You may not have heard of Francesca Jones, but I suspect in the next year or two she might become a household name.

And I suspect that you’ll never be able to spell “Ectrodactyly ectodermal dysplasia syndrome” or maybe even be able to say it. It turns out that copy and paste is a handy function to have when you’re writing a weekly e-shot.

In the unlikely event that you have heard of Ectrodactyly ectodermal dysplasia syndrome (let’s called it EEDS for short), I suspect it might be that like me you stumbled on the story of Francesca Jones whilst reading the sports section of whatever site you get most of your news from.

EEDS is a rare genetic condition which often affects the fingers and toes, In Francesca Jones case, that means she has three fingers and a thumb on each hand, three toes on her right foot and four toes on her left.

And generally speaking, that doesn’t qualify as an advantage if your plans are to be a professional tennis player. So to have made it at the age of 20 to be the 5th best female tennis player in Britain and the 241st best player in the world is pretty amazing. And Jones is on the up as well having battled through the qualifying rounds to make it into her first Grand Slam this week.

I confess that I hadn’t heard of her until recently and I still know very little now but it was fascinating to hear an interview with her about her journey. Her story seemed to sum up the four pillars of performance that we have been covering in the past few weeks in the four videos with Steve and Roger.

First of all, I guess it’s hard not to be self-aware (see video 1) when you’ve faced numerous bouts of surgery. That level of understanding has pushed Jones to concentrate on issues such as balance which are of course harder for her.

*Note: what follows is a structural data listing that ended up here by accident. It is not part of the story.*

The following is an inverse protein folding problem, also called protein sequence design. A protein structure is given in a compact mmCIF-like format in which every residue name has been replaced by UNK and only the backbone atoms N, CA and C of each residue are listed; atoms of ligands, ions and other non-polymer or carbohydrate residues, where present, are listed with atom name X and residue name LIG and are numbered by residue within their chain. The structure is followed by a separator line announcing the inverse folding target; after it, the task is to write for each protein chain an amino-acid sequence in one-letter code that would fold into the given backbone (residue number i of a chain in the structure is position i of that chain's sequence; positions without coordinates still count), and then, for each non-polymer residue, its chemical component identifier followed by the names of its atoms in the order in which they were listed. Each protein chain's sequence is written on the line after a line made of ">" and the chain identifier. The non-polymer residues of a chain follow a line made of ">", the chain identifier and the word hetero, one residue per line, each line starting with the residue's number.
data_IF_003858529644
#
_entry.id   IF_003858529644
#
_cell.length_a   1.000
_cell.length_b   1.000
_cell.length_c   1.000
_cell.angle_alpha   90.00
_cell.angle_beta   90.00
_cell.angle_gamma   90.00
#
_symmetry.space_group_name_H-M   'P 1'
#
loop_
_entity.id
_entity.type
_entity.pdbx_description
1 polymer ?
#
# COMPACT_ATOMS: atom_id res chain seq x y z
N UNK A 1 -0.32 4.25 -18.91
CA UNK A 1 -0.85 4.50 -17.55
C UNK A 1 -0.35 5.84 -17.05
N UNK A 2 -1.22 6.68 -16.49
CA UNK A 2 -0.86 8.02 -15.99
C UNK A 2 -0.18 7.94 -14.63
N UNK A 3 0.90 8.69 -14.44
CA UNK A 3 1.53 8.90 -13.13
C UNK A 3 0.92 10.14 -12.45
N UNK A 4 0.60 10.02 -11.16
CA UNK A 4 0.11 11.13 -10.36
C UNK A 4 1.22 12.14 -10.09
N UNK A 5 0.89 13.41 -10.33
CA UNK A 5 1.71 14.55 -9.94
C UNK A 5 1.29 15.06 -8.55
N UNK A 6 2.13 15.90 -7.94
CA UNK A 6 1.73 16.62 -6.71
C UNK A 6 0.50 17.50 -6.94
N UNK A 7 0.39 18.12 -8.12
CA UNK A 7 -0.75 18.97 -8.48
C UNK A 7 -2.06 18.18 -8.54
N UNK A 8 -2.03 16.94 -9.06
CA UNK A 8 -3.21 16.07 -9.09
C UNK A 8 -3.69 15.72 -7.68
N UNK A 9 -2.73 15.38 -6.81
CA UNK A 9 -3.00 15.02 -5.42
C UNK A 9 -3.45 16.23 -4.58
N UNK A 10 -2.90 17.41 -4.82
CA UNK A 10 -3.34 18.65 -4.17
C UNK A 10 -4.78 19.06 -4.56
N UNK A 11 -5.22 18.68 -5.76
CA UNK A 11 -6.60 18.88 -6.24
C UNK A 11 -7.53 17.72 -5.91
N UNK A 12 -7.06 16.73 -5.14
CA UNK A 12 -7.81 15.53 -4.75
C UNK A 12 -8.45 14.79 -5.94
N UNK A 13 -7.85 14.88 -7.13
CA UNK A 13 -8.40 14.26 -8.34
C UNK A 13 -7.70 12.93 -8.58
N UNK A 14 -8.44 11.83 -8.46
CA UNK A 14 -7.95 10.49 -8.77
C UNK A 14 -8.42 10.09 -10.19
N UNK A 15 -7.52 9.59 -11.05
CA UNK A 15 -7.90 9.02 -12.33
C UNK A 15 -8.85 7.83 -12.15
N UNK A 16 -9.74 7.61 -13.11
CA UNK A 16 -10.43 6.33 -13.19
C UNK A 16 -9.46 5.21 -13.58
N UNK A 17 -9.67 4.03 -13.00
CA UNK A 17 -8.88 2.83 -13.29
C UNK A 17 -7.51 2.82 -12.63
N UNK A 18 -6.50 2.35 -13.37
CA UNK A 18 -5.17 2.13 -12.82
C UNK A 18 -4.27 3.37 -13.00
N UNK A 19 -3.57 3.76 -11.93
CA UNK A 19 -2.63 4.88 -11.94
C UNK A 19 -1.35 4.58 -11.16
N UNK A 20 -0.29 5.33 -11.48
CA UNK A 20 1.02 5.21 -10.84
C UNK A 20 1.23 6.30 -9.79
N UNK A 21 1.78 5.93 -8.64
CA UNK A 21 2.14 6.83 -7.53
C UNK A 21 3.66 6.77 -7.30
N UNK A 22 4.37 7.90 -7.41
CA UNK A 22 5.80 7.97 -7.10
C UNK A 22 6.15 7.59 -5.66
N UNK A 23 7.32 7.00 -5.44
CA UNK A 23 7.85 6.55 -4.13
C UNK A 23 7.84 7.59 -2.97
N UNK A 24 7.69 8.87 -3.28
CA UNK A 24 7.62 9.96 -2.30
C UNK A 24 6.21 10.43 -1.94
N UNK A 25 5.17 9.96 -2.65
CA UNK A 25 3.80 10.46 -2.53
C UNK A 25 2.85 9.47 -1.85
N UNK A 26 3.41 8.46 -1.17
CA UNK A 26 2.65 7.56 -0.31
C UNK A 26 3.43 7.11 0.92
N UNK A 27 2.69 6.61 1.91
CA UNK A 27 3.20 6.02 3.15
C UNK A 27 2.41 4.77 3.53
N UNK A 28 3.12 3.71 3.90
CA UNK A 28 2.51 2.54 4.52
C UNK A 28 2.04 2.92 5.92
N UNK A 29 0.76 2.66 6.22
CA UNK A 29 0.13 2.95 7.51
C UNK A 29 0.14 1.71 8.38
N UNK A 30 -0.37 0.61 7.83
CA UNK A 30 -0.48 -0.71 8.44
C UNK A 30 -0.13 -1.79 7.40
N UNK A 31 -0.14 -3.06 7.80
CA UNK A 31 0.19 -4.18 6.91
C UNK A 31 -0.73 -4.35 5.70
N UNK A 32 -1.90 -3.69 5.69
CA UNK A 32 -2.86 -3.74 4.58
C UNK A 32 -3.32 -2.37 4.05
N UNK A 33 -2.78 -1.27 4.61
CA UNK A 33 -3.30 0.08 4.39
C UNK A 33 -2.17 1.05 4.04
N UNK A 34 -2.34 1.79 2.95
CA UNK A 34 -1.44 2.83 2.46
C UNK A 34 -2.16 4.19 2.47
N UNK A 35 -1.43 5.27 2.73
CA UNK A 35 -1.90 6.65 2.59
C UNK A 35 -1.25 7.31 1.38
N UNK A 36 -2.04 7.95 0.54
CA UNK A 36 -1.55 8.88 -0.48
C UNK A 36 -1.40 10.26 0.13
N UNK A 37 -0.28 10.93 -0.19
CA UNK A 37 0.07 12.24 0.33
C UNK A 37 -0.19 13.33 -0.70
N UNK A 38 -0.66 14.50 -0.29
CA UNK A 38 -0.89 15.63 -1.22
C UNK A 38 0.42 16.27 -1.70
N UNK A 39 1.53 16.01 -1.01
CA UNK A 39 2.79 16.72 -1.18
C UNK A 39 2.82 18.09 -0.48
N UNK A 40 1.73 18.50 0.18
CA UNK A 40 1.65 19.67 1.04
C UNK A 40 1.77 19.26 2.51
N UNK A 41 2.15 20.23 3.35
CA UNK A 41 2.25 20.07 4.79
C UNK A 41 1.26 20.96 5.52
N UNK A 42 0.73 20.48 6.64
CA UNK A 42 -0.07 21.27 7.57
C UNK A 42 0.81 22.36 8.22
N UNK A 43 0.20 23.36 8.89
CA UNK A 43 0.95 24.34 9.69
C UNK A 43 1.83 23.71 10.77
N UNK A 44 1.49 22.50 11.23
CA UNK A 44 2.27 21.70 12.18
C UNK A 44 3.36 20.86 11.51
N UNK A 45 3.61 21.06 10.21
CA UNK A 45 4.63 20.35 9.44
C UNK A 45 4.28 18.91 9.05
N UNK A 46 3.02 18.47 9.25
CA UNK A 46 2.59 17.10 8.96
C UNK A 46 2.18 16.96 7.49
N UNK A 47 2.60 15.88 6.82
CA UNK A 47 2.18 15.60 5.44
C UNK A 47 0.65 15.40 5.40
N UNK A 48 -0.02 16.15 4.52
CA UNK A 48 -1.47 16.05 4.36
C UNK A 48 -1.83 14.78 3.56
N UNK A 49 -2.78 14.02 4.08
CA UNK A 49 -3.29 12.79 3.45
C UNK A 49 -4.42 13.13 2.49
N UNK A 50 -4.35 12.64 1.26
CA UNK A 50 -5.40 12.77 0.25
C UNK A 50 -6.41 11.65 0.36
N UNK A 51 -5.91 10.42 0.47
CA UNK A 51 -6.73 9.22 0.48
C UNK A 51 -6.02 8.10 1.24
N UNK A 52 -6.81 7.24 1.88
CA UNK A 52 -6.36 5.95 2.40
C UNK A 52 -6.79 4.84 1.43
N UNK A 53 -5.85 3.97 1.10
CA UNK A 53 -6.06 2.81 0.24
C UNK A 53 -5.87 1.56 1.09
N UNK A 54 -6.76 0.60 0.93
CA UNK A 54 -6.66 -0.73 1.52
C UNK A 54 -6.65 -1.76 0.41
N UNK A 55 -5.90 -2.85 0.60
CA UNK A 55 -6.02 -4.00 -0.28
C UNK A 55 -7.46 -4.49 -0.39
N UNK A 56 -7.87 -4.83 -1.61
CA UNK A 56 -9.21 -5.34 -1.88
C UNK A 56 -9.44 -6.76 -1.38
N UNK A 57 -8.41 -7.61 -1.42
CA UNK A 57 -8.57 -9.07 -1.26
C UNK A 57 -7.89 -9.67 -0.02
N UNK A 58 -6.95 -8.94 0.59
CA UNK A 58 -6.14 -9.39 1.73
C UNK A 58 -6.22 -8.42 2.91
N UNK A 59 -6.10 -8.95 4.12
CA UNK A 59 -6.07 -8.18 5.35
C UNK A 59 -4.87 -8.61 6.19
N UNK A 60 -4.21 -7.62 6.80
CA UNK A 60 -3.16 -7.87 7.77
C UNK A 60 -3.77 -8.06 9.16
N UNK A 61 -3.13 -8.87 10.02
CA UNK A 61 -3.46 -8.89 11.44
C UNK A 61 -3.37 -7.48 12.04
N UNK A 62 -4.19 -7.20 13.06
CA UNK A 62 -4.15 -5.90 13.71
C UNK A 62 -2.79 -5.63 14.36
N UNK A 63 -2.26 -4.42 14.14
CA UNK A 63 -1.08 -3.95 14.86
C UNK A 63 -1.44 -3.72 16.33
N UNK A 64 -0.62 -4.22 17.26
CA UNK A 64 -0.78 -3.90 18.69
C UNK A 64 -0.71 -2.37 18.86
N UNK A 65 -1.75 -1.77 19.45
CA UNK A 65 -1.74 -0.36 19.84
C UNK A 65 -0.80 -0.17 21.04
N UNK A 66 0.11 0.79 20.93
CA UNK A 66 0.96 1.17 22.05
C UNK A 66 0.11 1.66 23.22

In terms of aligning values (video 2) “no excuses” seems to be right up there.

In a week where mistakes by the goalkeeper for the champions of English football were blamed on him having “cold feet”, there are no such excuses from Jones. Rather than seeing her condition as a disability, Jones sees it at as an advantage. She believes that the surgery she had to endure throughout her childhood has given her a mental toughness that most of her opponents do not possess.

And perhaps that mental toughness also translates into an ability to take the initiative and make good decisions (video 3). In the week when the training centre at Roehampton was being closed for the first lockdown, Jones borrowed some of the weights from the gym to take home with her.

She then spent most of lockdown working on her strength in her Dad’s garage. Well that’s productivity (video 4) ticked off! “The way I see it is that I am just playing the game with a different set of cards,” Jones told BBC Sport. “But it doesn’t mean those cards still can’t win the game.”

When all this is over, how will you judge your personal performance in the Pandemic?

Will you look back proudly at how you got in early before the toilet rolls ran out? Or have you taken the opportunity to build and grow your knowledge and skills? Or maybe its just taken all your energy and wits to survive the past 12 months.

At least we are starting to get an idea of what the end game is on all this. There’s no clear finish line in sight because Covid will be a fact of life for many years. Vaccine, variant, new vaccine, new variant. But the cases, hospitalisations and deaths will fall to a level that the public is willing to accept and a permanent normal will return. As far as the degree to which that impacts our lifestyles and your business, well your guess is as good as mine.

But owner-managed businesses will adapt. I’ve constantly been amazed by the stoic nature of our clients and the ways they can find to keep going.

The nature of the impact on you is different to the impact on me which is different to the impact on the next person. Fairness doesn’t come into it. But whatever hand you’ve been dealt, you just have to play it to the best of your ability. Just because you’re playing the game with a different set of cards, doesn’t mean those cards can’t win the game.

Have a good weekend.

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Malcolm Palmer

FCA

Managing Partner

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